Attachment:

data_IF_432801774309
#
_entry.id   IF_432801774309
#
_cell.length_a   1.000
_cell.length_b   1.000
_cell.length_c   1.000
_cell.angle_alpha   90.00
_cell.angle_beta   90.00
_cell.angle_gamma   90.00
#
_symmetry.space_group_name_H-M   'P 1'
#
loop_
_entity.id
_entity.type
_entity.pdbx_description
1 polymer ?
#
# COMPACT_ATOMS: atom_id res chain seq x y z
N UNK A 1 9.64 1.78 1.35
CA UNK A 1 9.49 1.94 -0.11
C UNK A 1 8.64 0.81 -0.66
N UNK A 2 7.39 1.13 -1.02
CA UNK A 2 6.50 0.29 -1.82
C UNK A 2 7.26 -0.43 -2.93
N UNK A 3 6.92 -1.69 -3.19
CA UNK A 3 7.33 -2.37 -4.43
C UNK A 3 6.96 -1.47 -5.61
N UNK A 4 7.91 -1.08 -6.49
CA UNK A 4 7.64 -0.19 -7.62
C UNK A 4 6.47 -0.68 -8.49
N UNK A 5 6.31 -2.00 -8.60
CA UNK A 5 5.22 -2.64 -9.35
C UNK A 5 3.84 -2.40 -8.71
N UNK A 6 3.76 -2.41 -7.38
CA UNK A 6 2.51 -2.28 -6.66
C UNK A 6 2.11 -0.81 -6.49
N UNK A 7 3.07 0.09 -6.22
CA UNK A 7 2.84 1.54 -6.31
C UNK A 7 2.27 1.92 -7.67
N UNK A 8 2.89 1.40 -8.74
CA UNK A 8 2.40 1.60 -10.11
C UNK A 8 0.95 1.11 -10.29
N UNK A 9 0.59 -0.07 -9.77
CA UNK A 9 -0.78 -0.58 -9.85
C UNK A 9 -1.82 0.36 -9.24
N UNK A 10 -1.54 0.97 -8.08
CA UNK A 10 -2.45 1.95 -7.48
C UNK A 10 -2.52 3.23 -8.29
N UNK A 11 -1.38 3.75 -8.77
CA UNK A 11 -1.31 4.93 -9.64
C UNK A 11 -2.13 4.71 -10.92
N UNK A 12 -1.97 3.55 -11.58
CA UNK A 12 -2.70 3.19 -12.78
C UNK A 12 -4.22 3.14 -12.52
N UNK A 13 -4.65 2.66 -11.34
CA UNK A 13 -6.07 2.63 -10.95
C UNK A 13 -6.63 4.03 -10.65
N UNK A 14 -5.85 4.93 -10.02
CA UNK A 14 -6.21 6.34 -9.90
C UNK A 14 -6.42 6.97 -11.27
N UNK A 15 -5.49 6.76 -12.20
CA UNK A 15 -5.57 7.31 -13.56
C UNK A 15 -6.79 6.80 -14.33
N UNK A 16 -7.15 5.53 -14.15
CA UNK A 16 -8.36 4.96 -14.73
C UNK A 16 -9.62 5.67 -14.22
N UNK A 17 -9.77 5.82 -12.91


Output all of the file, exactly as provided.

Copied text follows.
data_IF_432801774309
#
_entry.id   IF_432801774309
#
_cell.length_a   1.000
_cell.length_b   1.000
_cell.length_c   1.000
_cell.angle_alpha   90.00
_cell.angle_beta   90.00
_cell.angle_gamma   90.00
#
_symmetry.space_group_name_H-M   'P 1'
#
loop_
_entity.id
_entity.type
_entity.pdbx_description
1 polymer ?
#
# COMPACT_ATOMS: atom_id res chain seq x y z
N UNK A 1 9.64 1.78 1.35
CA UNK A 1 9.49 1.94 -0.11
C UNK A 1 8.64 0.81 -0.66
N UNK A 2 7.39 1.13 -1.02
CA UNK A 2 6.50 0.29 -1.82
C UNK A 2 7.26 -0.43 -2.93
N UNK A 3 6.92 -1.69 -3.19
CA UNK A 3 7.33 -2.37 -4.43
C UNK A 3 6.96 -1.47 -5.61
N UNK A 4 7.91 -1.08 -6.49
CA UNK A 4 7.64 -0.19 -7.62
C UNK A 4 6.47 -0.68 -8.49
N UNK A 5 6.31 -2.00 -8.60
CA UNK A 5 5.22 -2.64 -9.35
C UNK A 5 3.84 -2.40 -8.71
N UNK A 6 3.76 -2.41 -7.38
CA UNK A 6 2.51 -2.28 -6.66
C UNK A 6 2.11 -0.81 -6.49
N UNK A 7 3.07 0.09 -6.22
CA UNK A 7 2.84 1.54 -6.31
C UNK A 7 2.27 1.92 -7.67
N UNK A 8 2.89 1.40 -8.74
CA UNK A 8 2.40 1.60 -10.11
C UNK A 8 0.95 1.11 -10.29
N UNK A 9 0.59 -0.07 -9.77
CA UNK A 9 -0.78 -0.58 -9.85
C UNK A 9 -1.82 0.36 -9.24
N UNK A 10 -1.54 0.97 -8.08
CA UNK A 10 -2.45 1.95 -7.48
C UNK A 10 -2.52 3.23 -8.29
N UNK A 11 -1.38 3.75 -8.77
CA UNK A 11 -1.31 4.93 -9.64
C UNK A 11 -2.13 4.71 -10.92
N UNK A 12 -1.97 3.55 -11.58
CA UNK A 12 -2.70 3.19 -12.78
C UNK A 12 -4.22 3.14 -12.52
N UNK A 13 -4.65 2.66 -11.34
CA UNK A 13 -6.07 2.63 -10.95
C UNK A 13 -6.63 4.03 -10.65
N UNK A 14 -5.85 4.93 -10.02
CA UNK A 14 -6.21 6.34 -9.90
C UNK A 14 -6.42 6.97 -11.27
N UNK A 15 -5.49 6.76 -12.20
CA UNK A 15 -5.57 7.31 -13.56
C UNK A 15 -6.79 6.80 -14.33
N UNK A 16 -7.15 5.53 -14.15
CA UNK A 16 -8.36 4.96 -14.73
C UNK A 16 -9.62 5.67 -14.22
N UNK A 17 -9.77 5.82 -12.91